Captain Wade Hunnicutt is the wealthiest and most powerful citizen in his Texan town; he is also a notorious womanizer, which has turned his wife Hannah against him. She has brought up ... See full summary »
On the evening of his decoration for bringing a murderer to justice, Washington DC Police Captain Frank Matthews' wife, and her lover are murdered in bed. Jailed as the prime suspect, with ... See full summary »
Private eye P.J. is reluctant when he gets a new job: he shall protect Maureen Preble, mistress of millionaire Orbeson, mainly from attacks by his wife and her greedy family. In truth ... See full summary »
In New Orleans, prizefighter Socks Barbarrosa suddenly runs out of the ring before his title bout, and swears he'll never fight again. He gives no reason for his strange actions. His girl ... See full summary »
Milo is a railroad brakeman, his wife a painter. They have some poet friends who spend a good bit of time hanging out at their apartment. When Milo and his wife are visited by their bishop,... See full summary »
Leo is a 28 year old writer who doesn't have any friends because he finds normal people too shallow and so he hasn't found love. After an arguing with his mother he leaves into the night where he accidentally meets a group of poets, artists and philosophers who drag him to a subterranean bar where Yuri, a vagabond poet, introduces him to Mardou a beautiful blonde girl. Leo goes with the young beatnik group to every subterranean bar in San Francisco. Immediately Leo and Mardou fall in love with each other and he promises her a life together forever but their love starts to strangle Leo's ability to write. One night, out of rage, Leo snaps and has an affair with Roxanne. Mardou disappears for four days because she thinks Leo is very childish, which takes Leo to heavy drinking until she re-appears with the news that she's pregnant and they declare their love with each other by leaving the new bohemian group to be alone and start a normal life together. Written by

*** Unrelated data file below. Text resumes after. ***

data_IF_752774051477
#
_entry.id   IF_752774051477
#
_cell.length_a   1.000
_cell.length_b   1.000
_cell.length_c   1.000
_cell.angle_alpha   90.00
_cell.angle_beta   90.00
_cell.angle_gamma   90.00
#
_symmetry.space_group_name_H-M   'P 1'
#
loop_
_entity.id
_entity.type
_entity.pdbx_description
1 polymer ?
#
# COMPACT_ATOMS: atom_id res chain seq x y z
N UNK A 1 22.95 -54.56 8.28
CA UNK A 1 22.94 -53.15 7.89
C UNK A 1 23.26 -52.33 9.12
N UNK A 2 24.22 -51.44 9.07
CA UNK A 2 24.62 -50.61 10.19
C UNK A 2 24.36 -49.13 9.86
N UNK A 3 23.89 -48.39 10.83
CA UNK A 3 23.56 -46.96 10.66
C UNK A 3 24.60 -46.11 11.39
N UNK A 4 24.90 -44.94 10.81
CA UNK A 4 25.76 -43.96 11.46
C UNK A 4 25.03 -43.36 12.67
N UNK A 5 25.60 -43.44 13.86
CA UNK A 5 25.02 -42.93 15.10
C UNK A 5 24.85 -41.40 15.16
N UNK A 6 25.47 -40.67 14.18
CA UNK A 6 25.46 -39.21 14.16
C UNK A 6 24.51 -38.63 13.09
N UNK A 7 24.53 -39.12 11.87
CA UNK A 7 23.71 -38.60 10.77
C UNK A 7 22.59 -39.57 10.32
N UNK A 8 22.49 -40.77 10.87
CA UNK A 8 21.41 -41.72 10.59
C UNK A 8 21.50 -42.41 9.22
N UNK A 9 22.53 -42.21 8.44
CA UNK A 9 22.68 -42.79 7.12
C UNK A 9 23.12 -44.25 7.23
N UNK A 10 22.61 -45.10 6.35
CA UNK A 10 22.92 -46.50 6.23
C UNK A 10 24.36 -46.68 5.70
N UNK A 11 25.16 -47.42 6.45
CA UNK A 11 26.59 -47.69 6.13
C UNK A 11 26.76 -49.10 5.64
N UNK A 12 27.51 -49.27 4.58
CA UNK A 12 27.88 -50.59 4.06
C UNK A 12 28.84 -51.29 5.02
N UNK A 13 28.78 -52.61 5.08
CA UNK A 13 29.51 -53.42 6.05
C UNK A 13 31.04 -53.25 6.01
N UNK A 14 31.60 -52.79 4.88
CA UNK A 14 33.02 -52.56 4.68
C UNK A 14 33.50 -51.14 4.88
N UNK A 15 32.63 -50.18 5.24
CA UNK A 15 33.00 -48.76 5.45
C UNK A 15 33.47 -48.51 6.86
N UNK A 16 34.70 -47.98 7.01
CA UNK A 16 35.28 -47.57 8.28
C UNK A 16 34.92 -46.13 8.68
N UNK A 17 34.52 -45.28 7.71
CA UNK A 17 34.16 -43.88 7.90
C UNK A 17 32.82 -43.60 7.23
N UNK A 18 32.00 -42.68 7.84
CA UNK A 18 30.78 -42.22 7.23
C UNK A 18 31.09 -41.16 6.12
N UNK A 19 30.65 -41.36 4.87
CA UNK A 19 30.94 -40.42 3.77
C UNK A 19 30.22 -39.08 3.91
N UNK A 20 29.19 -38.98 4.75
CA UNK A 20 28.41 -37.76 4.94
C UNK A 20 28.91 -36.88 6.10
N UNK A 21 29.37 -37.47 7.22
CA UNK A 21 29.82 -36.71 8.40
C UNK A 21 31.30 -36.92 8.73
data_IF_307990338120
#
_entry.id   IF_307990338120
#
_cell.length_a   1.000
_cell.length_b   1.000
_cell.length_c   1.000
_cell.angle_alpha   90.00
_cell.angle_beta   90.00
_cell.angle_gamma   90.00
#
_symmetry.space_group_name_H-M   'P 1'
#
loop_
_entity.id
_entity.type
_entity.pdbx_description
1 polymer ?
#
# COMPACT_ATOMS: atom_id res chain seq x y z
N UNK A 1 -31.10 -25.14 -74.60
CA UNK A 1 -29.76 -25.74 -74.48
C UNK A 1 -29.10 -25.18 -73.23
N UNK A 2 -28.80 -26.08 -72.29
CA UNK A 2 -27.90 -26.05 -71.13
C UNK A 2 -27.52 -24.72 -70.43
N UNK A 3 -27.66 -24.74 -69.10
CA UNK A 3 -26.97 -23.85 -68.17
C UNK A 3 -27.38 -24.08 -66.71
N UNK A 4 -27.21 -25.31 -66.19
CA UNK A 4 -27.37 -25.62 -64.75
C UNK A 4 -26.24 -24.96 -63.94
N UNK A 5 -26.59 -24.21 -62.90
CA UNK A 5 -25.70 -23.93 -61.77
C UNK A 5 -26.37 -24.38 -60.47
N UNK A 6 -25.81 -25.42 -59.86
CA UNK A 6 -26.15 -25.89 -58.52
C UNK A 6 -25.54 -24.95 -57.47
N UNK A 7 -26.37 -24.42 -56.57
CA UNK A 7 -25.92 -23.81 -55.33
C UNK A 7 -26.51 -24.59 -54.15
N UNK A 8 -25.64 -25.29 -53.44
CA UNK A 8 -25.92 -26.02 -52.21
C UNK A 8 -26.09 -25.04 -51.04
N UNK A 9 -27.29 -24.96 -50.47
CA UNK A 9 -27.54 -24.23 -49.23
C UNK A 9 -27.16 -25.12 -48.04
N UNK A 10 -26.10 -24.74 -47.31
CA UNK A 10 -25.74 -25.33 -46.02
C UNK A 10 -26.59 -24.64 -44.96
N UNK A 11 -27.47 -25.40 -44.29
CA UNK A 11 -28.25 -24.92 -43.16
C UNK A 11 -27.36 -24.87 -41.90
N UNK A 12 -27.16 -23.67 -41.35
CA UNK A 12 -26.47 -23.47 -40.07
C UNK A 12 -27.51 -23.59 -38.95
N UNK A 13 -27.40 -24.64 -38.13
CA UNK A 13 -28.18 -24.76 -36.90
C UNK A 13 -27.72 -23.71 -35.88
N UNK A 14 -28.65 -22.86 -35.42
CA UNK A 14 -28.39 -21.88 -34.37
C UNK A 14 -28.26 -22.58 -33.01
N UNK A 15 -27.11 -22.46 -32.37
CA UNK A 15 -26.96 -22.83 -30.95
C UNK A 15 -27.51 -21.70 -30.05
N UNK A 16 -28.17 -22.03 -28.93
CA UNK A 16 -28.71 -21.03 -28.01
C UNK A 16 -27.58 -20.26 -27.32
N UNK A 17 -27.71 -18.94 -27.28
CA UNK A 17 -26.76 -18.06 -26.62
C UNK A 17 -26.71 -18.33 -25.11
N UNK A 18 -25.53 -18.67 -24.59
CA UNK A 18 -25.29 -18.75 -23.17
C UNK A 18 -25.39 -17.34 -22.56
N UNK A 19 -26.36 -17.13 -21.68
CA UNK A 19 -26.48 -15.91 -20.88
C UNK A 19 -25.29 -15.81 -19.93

In the novel, the character of Mardou Fox is African American and Cherokee, as was the actual woman Jack Kerouac based the character on. See more »
I bought you a television set, didn't I? With the money I made on the railroad, didn't I? And it's not like I eat my head off around here.
Yes, you bought me a television set. You left me alone for 3 months, to go off and work on the railroad, like a common laborer. You with a college education, a degree from Columbia University in New York city, and you bought me a television set.
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Reviled by the original Beats, most notably Allen Ginsberg, and now virtually unobtainable in video form (let alone DVD) from any source, The Subterraneans has been derided as a Hollywood hatchet job bearing very little resemblance to the Kerouac book on which its based. The plot is simple, disillusioned writer, George Peppard, explores the 'subterranean' depths of San Francisco's North Beach district circa 1959 looking for anybody who will share his jaded perspective on life and finds romance amongst the Beatniks in the form of slightly touched Leslie Caron (original book's black female love interest is replaced by a French girl for Hollywood palates). Script is similarly lightweight, with intermittent nods to the language of the Beats and a clumsy attempt to re-create the famous Ginsberg "Howl" reading, but nevertheless the movie as a whole is stangely compelling in a historical sense, not as a faithful representation of Beat culture, but rather as a view on how the Beats were commoditized and became 'Beatniks'. If you have an interest in the popular culture of the time, daddio, then like, seek this flick out, if you're a serious Beat scholar, stay away.
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